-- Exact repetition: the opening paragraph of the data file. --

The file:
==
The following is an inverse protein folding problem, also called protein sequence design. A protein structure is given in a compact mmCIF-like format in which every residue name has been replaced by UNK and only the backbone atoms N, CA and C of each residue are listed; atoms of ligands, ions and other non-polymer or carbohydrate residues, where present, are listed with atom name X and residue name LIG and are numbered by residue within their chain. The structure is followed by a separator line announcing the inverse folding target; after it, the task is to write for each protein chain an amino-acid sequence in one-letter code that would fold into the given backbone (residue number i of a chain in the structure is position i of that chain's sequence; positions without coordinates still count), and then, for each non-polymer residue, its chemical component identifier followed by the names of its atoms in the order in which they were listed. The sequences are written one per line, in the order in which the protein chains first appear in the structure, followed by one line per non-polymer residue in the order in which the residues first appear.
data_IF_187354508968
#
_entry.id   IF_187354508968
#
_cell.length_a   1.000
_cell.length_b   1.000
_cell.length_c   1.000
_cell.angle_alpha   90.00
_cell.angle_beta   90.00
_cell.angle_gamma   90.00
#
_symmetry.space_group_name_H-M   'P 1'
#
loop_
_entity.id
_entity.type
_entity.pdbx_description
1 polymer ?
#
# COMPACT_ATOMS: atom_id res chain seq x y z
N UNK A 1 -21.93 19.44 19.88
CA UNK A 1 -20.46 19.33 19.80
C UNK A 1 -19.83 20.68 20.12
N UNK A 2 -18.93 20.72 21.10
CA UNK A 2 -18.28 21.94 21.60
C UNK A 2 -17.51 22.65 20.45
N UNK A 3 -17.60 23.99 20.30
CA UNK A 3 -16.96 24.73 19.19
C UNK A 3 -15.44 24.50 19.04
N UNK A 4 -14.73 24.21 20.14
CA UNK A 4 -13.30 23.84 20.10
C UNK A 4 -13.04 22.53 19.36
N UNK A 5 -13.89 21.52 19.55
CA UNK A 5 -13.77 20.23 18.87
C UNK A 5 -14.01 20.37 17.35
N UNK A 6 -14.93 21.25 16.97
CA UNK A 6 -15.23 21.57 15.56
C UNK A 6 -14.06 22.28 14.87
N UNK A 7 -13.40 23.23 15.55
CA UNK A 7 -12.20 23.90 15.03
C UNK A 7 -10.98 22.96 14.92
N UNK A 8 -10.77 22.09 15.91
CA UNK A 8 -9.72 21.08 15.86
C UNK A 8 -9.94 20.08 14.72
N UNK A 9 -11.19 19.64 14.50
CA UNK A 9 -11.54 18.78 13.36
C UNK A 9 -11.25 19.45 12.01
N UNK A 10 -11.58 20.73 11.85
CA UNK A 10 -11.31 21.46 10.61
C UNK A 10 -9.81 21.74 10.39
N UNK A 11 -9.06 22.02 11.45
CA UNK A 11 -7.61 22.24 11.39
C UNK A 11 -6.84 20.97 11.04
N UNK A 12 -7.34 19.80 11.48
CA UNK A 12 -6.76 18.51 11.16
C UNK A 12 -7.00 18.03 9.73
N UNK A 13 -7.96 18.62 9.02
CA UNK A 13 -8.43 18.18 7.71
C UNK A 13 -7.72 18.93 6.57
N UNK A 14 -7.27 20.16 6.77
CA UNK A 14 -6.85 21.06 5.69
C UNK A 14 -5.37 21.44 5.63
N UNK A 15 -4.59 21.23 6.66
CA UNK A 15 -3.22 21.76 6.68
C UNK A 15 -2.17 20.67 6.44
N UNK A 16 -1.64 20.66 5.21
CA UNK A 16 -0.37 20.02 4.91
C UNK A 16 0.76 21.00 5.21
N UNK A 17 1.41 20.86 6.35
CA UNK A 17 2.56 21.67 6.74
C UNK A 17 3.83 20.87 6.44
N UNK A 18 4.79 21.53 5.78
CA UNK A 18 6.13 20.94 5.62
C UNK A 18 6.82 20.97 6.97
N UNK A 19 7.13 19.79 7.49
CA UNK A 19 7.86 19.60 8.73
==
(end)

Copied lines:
The following is an inverse protein folding problem, also called protein sequence design. A protein structure is given in a compact mmCIF-like format in which every residue name has been replaced by UNK and only the backbone atoms N, CA and C of each residue are listed; atoms of ligands, ions and other non-polymer or carbohydrate residues, where present, are listed with atom name X and residue name LIG and are numbered by residue within their chain. The structure is followed by a separator line announcing the inverse folding target; after it, the task is to write for each protein chain an amino-acid sequence in one-letter code that would fold into the given backbone (residue number i of a chain in the structure is position i of that chain's sequence; positions without coordinates still count), and then, for each non-polymer residue, its chemical component identifier followed by the names of its atoms in the order in which they were listed. The sequences are written one per line, in the order in which the protein chains first appear in the structure, followed by one line per non-polymer residue in the order in which the residues first appear.